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Investigation of tire-road noise levels for Ohio pavement types Herman, Lloyd A ; Ambroziak, Matt J ; Pinckney, Elvin

By: Herman, Lloyd AContributor(s): Ambroziak, Matt J | Pinckney, ElvinPublication details: Transportation Research Record, 2000Description: nr 1702, s. 57-62Subject(s): USA | Noise | Tyre | | Concrete | Bituminous mixture | Dense graded mix | Open graded mix | Sound level | Measurement | | 33Bibl.nr: VTI P8167:1702Location: Abstract: Tire-road noise levels for Ohio Department of Transportation pavement types were investigated to provide an additional criterion for pavement selection in noise-sensitive areas. Tire-road noise measurements were conducted in accordance with the International Organization for Standardization's statistical pass-by method (ISO 11819-1)--the first use of this standard in the United States. A statistical pass-by index (SPBI) was determined for each pavement test, which enabled the ranking of the pavement types according to tire-road noise levels, as well as a means of comparing results with other studies conducted according to the standard. There was a difference of 6.7 dB between the lowest (open-graded asphalt) and the highest (random-transverse-grooved concrete) SPBI for all of the pavements measured. Additionally, the data were analyzed to produce reference energy mean emission levels for future use with traffic-noise prediction modeling.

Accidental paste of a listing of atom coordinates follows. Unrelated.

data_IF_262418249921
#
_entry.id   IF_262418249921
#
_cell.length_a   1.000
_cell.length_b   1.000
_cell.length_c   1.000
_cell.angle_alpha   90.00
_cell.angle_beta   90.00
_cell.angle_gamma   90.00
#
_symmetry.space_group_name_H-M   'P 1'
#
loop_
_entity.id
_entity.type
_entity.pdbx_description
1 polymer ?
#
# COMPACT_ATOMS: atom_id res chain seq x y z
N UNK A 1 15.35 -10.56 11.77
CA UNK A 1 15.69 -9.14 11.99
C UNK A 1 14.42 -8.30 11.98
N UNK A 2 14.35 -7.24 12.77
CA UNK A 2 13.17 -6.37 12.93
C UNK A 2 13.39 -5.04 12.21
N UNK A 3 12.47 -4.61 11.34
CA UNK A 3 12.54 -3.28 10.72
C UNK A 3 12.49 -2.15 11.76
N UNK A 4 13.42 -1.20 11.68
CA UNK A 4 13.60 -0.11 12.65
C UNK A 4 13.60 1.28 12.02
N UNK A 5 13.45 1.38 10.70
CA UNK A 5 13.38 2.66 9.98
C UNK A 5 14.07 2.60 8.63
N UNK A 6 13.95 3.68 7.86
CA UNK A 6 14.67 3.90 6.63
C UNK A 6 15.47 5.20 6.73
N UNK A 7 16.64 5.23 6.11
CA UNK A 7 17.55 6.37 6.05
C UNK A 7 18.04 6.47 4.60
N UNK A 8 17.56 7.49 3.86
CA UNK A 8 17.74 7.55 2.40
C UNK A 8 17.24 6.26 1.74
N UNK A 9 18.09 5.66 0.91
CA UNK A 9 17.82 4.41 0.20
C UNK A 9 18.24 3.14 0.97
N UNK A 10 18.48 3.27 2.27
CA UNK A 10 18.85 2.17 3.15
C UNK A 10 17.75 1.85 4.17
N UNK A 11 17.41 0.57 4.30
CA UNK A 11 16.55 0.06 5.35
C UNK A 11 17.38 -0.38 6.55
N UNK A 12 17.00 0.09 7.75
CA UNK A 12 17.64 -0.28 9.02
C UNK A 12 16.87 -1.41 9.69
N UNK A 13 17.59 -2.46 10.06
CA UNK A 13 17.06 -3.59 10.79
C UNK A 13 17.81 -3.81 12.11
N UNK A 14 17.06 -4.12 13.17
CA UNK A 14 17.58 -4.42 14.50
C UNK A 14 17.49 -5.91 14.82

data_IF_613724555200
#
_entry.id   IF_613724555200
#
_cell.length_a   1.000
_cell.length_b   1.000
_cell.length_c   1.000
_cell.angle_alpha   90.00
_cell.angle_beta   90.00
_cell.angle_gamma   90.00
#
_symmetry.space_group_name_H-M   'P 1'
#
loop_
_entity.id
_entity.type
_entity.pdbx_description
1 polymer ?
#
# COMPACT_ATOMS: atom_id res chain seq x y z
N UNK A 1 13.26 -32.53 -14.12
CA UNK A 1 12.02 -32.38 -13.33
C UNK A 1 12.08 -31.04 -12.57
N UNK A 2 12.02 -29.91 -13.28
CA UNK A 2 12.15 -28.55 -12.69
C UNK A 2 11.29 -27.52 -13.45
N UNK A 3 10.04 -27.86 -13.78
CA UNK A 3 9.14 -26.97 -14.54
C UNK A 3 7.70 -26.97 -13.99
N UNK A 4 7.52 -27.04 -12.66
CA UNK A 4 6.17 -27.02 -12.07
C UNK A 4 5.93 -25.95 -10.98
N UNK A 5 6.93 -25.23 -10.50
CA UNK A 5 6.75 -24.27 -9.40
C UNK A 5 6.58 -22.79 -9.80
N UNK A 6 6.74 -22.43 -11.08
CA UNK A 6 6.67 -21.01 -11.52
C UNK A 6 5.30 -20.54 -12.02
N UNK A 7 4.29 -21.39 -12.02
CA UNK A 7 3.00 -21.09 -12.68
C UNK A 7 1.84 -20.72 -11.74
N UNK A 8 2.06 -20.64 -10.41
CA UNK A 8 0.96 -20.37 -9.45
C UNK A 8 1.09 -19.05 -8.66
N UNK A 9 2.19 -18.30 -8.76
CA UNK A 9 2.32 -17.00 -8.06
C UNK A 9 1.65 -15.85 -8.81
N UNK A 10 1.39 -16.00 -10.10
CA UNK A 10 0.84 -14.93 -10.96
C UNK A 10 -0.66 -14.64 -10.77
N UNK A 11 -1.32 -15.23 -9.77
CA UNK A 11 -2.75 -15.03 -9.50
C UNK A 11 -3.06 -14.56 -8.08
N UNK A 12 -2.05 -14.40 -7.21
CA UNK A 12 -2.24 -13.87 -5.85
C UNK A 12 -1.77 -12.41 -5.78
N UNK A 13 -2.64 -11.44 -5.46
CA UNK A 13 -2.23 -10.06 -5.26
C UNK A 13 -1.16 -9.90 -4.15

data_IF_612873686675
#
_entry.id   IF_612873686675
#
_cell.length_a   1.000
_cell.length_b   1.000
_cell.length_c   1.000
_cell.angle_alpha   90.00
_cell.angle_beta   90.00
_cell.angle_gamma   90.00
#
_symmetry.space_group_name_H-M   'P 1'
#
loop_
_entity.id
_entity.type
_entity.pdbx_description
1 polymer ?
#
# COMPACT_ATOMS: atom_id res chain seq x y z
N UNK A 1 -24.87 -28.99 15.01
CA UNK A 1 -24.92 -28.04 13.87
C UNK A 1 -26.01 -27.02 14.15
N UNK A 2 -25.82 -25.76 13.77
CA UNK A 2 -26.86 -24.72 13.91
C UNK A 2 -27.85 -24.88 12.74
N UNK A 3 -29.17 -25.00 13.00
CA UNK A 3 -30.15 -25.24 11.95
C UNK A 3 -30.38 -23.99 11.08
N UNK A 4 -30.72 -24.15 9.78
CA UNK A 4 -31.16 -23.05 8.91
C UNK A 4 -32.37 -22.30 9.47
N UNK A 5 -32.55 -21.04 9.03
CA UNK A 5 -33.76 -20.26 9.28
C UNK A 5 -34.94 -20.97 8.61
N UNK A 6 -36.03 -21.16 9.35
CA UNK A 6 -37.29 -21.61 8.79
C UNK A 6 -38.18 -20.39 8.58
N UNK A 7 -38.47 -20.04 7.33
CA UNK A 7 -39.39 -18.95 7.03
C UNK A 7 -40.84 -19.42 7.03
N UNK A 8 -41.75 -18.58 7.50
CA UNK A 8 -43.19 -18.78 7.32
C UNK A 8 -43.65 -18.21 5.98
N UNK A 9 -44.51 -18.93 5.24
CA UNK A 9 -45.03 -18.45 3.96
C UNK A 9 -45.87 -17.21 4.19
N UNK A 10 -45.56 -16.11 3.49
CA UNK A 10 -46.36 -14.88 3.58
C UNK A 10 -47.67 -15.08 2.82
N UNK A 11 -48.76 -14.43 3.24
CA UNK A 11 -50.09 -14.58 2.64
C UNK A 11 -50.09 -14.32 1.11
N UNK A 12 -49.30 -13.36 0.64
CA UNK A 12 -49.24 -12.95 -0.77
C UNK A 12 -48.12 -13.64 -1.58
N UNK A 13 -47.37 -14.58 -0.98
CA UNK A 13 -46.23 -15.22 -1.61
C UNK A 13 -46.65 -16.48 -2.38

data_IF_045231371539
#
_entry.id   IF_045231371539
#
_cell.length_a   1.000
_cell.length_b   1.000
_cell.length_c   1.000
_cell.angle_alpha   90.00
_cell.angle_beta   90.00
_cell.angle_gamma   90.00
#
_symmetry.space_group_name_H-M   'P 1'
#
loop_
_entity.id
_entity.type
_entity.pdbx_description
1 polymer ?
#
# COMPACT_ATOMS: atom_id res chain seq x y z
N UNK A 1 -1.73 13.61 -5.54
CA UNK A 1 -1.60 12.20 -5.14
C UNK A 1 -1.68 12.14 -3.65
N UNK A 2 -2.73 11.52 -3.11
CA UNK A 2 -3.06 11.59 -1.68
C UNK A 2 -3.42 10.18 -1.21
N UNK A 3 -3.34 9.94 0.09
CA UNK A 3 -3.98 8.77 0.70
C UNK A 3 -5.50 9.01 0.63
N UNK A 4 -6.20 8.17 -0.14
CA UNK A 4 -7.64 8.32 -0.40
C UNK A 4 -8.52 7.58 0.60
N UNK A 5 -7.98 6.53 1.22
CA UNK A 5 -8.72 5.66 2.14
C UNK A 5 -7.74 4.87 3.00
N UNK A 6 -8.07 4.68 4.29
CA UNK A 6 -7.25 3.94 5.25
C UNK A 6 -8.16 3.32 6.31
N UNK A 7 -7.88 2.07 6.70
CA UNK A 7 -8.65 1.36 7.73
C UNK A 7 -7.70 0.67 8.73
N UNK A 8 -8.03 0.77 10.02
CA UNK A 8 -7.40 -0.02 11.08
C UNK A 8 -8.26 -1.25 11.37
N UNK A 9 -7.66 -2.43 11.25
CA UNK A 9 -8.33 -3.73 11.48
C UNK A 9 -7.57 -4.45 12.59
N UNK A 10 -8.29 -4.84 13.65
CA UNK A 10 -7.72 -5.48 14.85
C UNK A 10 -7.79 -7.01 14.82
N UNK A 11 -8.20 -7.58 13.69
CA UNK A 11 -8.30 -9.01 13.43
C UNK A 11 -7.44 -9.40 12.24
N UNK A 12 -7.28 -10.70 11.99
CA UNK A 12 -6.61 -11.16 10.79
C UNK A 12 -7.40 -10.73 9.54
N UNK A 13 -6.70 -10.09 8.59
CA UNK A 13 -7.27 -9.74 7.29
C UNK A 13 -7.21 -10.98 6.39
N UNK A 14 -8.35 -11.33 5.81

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Tire-road noise levels for Ohio Department of Transportation pavement types were investigated to provide an additional criterion for pavement selection in noise-sensitive areas. Tire-road noise measurements were conducted in accordance with the International Organization for Standardization's statistical pass-by method (ISO 11819-1)--the first use of this standard in the United States. A statistical pass-by index (SPBI) was determined for each pavement test, which enabled the ranking of the pavement types according to tire-road noise levels, as well as a means of comparing results with other studies conducted according to the standard. There was a difference of 6.7 dB between the lowest (open-graded asphalt) and the highest (random-transverse-grooved concrete) SPBI for all of the pavements measured. Additionally, the data were analyzed to produce reference energy mean emission levels for future use with traffic-noise prediction modeling.

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